Anthony Leiserowitz

Sat, 2013-01-19 07:00Jim Hoggan
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Communicating for Change: Anthony Leiserowitz on Climate Change Psychology

When it comes to climate change, Yale's Anthony Leiserowitz says, “you almost couldn't design a problem that is a worse fit with our underlying psychology”; an insight that is all too apparent. 

In spite of the dramatic increase in extreme weather events and growing scientific concern, climate change is seldom mentioned by politicians, business leaders or the news media in Canada and the US. While public concern is on the rise, public pressure to fix the problem is flagging. 

In this recent interview, Bill Moyers asks Leiserowitz to explain the state of public opinion surrounding climate change and what might be done to improve climate change communications.

Wed, 2013-01-02 18:15Brendan DeMelle
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Ending Climate Silence - What Obama Should Say In State of the Union Address

What should President Obama say about climate change during his upcoming State of the Union address?

Check out this preview clip from Bill Moyers' interview with scientist Anthony Leiserowitz, director of the Yale Project on Climate Change Communication, who articulates some key points that the President could use to end the partisan bickering on climate change. The full interview airs on the next Moyers & Company


Check the Moyers and Company schedule page to find out when the episode will air in your hometown. 

Tue, 2012-07-03 05:46Chris Mooney
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New Study: Climate Deniers Are Emoting--Especially the Conspiracy Theorists

Anyone paying attention these last few years will have noticed that global warming denial simply isn’t a rational phenomenon. And it’s not just that if there were any reason involved, then denial it would have decreased in prevalence—rather than increased—as climate science grew more firm and certain over the past two decades.

No: It’s much more than that. It’s that so many climate deniers are, let’s face it, angry. Try talking about the issue on the radio sometime. Get ready for them to call in, ready to argue with you.

Now there’s new scientific evidence documenting this emotional aspect of climate denial. In a new paper in Risk Analysis designed to tap into the “affective” component of the climate issue, Yale’s Nicholas Smith and Anthony Leiserowitz report on four separate studies of the public’s emotional associations related to climate change, conducted from 2002 to 2010.

In the surveys, people were asked about the first “word,” “thought,” “image,” or “phrase” that popped into mind in association with global warming. It was the analysis of these rapid fire responses that showed a steep increase in emotional climate denial. As Smith and Leiserowitz put it:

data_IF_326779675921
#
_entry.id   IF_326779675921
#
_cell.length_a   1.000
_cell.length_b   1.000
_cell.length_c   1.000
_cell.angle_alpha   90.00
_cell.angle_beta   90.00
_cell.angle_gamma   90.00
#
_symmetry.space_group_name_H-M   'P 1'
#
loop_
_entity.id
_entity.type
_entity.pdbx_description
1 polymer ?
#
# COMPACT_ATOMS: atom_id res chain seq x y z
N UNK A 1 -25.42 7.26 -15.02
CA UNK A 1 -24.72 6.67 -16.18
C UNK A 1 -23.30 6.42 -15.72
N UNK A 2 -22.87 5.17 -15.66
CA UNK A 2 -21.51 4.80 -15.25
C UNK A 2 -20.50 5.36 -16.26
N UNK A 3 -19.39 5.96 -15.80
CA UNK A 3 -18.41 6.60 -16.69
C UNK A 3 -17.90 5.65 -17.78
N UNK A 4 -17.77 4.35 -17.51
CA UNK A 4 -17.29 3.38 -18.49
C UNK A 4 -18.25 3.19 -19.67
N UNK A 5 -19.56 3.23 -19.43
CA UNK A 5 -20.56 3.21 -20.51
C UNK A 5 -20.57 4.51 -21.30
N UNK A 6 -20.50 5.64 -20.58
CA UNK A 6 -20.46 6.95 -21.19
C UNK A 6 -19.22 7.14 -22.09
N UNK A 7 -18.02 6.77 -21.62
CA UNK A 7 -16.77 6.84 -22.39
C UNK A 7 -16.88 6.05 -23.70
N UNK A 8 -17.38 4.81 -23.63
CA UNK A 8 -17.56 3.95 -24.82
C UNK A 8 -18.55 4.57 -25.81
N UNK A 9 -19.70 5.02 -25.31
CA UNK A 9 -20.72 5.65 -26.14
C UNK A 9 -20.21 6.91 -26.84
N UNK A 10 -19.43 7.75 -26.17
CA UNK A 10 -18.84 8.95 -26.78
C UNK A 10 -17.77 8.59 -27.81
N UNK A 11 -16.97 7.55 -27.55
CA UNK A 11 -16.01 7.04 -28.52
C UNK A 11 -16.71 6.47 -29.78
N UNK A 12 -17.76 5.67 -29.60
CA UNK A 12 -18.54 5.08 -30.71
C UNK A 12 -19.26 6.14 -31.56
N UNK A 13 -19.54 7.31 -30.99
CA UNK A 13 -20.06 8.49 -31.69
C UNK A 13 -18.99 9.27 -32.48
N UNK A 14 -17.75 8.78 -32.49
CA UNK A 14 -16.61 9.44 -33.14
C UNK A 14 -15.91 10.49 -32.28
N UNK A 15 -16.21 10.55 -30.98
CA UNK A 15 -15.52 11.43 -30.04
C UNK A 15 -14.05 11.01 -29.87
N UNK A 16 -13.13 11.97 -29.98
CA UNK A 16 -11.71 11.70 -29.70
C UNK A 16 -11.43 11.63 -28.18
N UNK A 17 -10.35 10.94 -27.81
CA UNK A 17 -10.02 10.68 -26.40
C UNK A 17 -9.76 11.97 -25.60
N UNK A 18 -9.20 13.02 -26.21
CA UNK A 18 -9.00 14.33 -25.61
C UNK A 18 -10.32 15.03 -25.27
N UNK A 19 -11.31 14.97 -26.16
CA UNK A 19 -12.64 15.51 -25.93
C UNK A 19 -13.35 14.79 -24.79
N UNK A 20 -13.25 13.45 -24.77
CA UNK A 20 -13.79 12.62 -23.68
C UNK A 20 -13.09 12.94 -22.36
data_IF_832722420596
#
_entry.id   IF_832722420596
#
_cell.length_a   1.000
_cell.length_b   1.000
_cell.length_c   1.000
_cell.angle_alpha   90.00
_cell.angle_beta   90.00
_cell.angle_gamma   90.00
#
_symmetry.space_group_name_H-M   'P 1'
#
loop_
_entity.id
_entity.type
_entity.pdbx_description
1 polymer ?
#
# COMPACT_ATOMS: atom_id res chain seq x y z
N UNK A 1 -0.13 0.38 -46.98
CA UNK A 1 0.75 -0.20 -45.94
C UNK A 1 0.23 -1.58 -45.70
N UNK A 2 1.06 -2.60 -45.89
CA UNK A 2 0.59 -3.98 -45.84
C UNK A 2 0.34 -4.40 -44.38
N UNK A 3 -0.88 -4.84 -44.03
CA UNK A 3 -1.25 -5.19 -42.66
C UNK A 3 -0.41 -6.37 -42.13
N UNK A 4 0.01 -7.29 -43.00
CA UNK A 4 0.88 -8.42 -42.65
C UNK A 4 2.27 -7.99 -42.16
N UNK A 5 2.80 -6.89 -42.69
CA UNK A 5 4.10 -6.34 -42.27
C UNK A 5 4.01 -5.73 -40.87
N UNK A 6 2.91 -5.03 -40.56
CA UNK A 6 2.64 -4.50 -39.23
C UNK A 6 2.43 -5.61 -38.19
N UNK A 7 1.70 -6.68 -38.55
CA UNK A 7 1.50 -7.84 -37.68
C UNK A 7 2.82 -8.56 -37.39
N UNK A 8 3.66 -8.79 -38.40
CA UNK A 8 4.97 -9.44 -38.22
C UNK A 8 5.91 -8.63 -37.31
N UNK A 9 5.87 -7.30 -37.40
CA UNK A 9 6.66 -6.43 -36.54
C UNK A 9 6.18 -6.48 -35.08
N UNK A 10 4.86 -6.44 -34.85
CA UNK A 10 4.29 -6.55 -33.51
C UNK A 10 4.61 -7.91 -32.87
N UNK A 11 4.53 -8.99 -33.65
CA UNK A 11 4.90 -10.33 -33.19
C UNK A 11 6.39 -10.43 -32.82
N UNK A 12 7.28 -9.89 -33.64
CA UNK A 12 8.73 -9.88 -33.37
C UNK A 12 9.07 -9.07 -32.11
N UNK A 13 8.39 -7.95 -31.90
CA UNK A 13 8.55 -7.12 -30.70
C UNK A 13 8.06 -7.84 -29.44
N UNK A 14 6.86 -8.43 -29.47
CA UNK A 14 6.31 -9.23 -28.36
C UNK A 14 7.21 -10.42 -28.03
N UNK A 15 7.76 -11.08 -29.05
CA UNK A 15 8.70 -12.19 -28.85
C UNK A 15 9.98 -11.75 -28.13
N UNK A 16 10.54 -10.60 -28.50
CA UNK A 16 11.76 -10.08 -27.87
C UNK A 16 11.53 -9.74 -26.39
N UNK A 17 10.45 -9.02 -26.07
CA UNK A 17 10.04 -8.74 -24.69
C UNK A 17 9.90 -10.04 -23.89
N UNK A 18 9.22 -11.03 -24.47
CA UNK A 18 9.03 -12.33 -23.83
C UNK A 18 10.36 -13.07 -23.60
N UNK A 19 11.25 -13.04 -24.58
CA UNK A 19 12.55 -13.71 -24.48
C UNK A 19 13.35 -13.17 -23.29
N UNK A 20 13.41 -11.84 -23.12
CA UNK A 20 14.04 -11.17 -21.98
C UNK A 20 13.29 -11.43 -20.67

Several significant trends in Americans’ associations with “global warming” over time were identified. Perhaps most notable was the large increase in the proportion of naysayer images (e.g., “hoax”). The proportion of naysayer images rose from less than 10% in 2002 to over 20% of total responses in 2010.

And even as such denier associations increased, associations involving climate impacts like melting ice and sea level rise declined over the same period (though associations related to “disasters” also increased somewhat).  

Fascinatingly, the study also looks more closely at the various associations made by the deniers.

Sun, 2011-03-20 13:49TJ Scolnick
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Big Differences In Public Opinion of Climate Change In Canada And The U.S.

A fresh public survey and a new report [PDF] from the The Public Policy Forum and Sustainable Prosperity, confirms that a wide gap exists between Canadian and American perceptions of climate change.

In the fall of 2008, nearly three-quarters of Americans accepted the reality of global warming and for a time, it seemed that American and Canadians views of climate change were quite similar.

What a difference two years makes. Four in five Canadians believe that climate change is occurring and this figure has been relatively stable over time. South of the border, as recently as several months ago, and after incessant attacks on the science of climate change, support fell to barely half and has only just been rising to around 60%.

Tue, 2010-02-23 12:17Richard Littlemore
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Denial Campaign's Success Evident in Two New Polls

New polls in the U.S. and in the U.K. show a continuing collapse in public conviction that climate change is a serious and urgent issue - a result that can only be interpreted as an unprecedented measure of success for the campaign to deny global warming.

A poll by Anthony Leiserowitz Climate Project at the Yale School of Forestry and Environmental Studies shows that the number of people who are “dismissive” of climate change has doubled and the number of people who are “alarmed” has dropped by half in the last two years.

The Guardian reported that an IPSOS Mori poll shows the number of Britons who believe that climate change is “definitely” a reality has dropped 30 per cent, from 44 per cent to 31 during the last year.

Such results demand that we look back over the past year to figure out what’s causing these huge shifts in public opinion. It can’t be the scientific evidence, which by virtually every measure gets more alarming by the day. Ice is retreating in the Arctic and the Antarctic. An unprecedented drought persists across southern Australia, the global average temperatures continue to edge dangerously higher, and other wierd weather seems to persist everywhere.

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